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U.S. Will Appeal Gasoline Ruling Favoring Venezuela, Brazil

February 21, 1996

GENEVA (AP) _ In a case testing the World Trade Organization’s enforcement powers, the United States said Wednesday it will appeal the agency’s ruling that Washington discriminates against gasoline producers in Venezuela and Brazil.

The WTO announced last month that the United States holds foreign refiners to a higher cleanliness standard for gasoline than domestic firms, and demanded that it treat both equally.

The ruling, the first by the new WTO dispute settlement body, has become an issue in the U.S. presidential election campaign. It is seen as an important test of the WTO’s enforcement powers.

The United States advised the WTO on Wednesday that it will submit a detailed appeal within 10 days.

If it loses the appeal and refuses to eliminate the restrictions, the United States would be required either to pay compensation to Venezuela and Brazil or face the possibility of WTO-approved retaliatory sanctions by the two countries against U.S. products.

The WTO was created under a sweeping reorganization of world trade, which took effect Jan. 1, 1995.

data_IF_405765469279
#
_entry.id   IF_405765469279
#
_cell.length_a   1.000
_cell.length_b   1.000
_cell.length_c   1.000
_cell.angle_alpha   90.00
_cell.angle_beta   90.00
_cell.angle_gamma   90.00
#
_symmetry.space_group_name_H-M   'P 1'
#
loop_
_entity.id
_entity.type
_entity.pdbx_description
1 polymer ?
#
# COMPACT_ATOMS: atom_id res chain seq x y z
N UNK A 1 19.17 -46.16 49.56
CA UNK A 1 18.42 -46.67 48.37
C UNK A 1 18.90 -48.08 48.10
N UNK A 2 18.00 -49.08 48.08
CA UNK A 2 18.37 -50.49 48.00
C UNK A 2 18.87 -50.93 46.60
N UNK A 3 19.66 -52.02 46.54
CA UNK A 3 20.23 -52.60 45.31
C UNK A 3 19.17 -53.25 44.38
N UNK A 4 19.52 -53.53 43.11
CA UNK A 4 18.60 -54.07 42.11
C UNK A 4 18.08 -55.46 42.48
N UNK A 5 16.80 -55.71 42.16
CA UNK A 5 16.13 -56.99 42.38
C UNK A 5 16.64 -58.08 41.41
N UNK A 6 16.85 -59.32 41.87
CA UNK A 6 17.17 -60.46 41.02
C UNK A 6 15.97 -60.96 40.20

Under the old General Agreement on Tariffs and Trade, disputes could drag on indefinitely. New WTO procedures set a limit of 18 months before a final ruling, which in this case would come about a month before the U.S. presidential election in November.

Republican presidential hopeful Pat Buchanan has called the ruling an attack on U.S. sovereignty. Senate Majority Leader Bob Dole, another Republican contender, says Washington should withdraw from WTO if it finds the organization is biased against the United States.

Venezuela and Brazil filed their dispute last year, maintaining that the United States was using certain clean-air regulations to curb petroleum imports.

At issue are rules introduced Jan. 1, 1995, by the U.S. Environmental Protection Agency, requiring reductions in some gasoline components to reduce exhaust pollution.

Although the rules apply to all refiners, foreign firms had to meet the standards immediately while U.S. companies were able to adopt them gradually.

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